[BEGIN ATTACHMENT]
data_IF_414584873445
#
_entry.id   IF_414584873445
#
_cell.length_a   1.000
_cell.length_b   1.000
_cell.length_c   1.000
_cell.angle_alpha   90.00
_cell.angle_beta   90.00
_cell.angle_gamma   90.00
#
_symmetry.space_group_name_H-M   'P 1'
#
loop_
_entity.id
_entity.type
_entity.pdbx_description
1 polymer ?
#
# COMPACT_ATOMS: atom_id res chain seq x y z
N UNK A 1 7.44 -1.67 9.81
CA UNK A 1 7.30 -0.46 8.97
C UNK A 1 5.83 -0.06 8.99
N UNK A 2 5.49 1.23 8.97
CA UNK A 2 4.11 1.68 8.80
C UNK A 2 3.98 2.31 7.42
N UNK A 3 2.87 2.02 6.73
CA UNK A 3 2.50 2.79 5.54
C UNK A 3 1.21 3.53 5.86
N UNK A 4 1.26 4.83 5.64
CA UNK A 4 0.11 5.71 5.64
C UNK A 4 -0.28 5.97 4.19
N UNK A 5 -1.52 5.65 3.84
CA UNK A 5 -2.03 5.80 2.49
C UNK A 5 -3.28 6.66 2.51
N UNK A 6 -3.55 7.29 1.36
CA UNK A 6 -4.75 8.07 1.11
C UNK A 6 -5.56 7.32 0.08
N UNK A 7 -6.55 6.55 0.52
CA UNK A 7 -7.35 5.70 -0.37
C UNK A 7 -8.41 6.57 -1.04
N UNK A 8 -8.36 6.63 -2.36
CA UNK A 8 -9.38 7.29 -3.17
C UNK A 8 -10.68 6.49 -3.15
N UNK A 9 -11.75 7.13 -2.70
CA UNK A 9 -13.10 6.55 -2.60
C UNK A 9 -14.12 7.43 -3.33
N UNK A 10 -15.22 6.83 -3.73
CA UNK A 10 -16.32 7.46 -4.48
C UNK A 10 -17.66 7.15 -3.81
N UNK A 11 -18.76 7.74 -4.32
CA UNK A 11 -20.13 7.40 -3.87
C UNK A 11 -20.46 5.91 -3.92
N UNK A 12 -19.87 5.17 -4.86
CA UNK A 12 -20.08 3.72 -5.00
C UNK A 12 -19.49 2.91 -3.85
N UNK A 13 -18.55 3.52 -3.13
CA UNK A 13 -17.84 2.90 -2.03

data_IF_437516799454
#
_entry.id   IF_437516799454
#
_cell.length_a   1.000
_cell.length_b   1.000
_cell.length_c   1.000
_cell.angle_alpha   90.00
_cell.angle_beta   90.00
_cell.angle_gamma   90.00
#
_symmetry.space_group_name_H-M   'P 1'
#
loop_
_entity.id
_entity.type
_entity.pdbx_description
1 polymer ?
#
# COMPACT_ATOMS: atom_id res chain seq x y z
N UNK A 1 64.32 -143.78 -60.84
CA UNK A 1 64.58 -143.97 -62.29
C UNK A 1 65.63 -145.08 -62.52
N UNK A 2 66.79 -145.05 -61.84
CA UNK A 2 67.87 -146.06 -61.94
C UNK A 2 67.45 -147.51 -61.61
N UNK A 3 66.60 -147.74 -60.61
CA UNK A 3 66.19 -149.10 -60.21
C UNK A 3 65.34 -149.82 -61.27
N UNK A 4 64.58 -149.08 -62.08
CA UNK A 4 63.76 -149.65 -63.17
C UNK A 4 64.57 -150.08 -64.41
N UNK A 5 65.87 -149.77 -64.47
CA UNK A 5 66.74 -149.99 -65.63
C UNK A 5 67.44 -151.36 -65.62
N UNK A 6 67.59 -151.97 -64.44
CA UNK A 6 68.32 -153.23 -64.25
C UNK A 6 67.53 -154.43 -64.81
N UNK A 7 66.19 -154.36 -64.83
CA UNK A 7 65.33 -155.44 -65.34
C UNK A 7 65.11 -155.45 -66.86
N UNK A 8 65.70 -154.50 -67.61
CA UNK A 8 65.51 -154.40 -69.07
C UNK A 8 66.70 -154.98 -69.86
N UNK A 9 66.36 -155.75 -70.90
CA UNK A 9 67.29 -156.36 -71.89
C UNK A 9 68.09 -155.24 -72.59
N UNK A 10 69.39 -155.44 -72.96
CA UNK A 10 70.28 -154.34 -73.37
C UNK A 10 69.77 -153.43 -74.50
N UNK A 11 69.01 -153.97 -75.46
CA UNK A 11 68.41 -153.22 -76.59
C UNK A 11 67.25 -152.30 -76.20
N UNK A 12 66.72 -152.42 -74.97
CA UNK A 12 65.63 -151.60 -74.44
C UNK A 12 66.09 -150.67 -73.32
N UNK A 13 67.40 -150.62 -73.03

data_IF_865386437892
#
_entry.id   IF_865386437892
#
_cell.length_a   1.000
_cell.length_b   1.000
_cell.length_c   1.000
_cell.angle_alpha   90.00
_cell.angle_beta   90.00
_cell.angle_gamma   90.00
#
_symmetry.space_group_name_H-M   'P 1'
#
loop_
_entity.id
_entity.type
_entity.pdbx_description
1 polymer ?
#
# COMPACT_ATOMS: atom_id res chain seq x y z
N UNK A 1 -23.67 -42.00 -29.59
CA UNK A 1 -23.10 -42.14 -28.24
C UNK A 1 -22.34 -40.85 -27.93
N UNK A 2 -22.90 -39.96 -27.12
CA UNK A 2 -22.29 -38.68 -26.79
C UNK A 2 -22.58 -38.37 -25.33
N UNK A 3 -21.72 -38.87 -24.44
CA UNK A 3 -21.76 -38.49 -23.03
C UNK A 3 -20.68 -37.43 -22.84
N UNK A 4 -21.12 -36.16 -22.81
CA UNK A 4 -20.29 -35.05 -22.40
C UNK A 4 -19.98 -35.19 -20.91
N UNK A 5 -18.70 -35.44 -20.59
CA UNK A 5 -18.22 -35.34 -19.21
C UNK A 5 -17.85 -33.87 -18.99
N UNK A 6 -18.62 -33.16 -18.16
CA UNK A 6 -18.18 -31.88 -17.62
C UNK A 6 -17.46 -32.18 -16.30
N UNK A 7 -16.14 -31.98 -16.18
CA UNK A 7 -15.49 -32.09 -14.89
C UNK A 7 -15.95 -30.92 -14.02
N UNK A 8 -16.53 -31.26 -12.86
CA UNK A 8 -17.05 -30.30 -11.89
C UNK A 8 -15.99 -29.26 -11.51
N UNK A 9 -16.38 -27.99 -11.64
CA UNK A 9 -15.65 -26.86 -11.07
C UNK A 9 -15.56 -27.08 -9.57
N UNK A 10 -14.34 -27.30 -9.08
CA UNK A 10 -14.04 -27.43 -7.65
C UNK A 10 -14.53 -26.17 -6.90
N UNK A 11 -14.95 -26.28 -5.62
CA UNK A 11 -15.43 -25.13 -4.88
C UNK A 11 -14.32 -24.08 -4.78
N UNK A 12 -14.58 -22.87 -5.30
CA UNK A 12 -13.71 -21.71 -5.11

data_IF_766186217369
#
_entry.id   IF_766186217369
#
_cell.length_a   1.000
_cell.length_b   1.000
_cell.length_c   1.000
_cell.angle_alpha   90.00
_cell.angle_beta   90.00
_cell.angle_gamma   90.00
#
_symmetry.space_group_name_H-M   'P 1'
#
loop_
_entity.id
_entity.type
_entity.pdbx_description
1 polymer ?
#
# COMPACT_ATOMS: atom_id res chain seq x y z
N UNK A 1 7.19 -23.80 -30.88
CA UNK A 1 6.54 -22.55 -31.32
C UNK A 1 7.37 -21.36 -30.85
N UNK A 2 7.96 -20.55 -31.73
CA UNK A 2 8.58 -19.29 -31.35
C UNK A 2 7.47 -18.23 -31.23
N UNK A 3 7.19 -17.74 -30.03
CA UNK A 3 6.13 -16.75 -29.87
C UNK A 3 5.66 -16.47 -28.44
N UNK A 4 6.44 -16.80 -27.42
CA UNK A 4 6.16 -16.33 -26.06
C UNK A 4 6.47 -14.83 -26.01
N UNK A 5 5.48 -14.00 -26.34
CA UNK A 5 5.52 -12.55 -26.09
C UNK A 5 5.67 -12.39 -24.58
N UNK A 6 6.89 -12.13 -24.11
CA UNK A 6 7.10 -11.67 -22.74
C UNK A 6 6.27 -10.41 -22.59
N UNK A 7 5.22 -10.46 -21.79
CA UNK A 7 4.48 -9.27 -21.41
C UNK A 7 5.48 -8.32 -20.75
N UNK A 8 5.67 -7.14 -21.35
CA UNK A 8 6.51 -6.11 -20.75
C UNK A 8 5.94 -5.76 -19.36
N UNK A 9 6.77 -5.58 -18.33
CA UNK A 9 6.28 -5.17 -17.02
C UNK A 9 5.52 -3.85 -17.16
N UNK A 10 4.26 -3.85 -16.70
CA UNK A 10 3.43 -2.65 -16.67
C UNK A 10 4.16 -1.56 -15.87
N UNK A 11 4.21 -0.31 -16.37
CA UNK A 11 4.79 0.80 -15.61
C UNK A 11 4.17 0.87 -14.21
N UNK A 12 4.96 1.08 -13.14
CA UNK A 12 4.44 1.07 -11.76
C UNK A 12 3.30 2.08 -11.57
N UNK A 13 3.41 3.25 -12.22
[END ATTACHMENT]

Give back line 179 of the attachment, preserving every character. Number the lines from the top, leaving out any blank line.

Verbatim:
_cell.angle_beta   90.00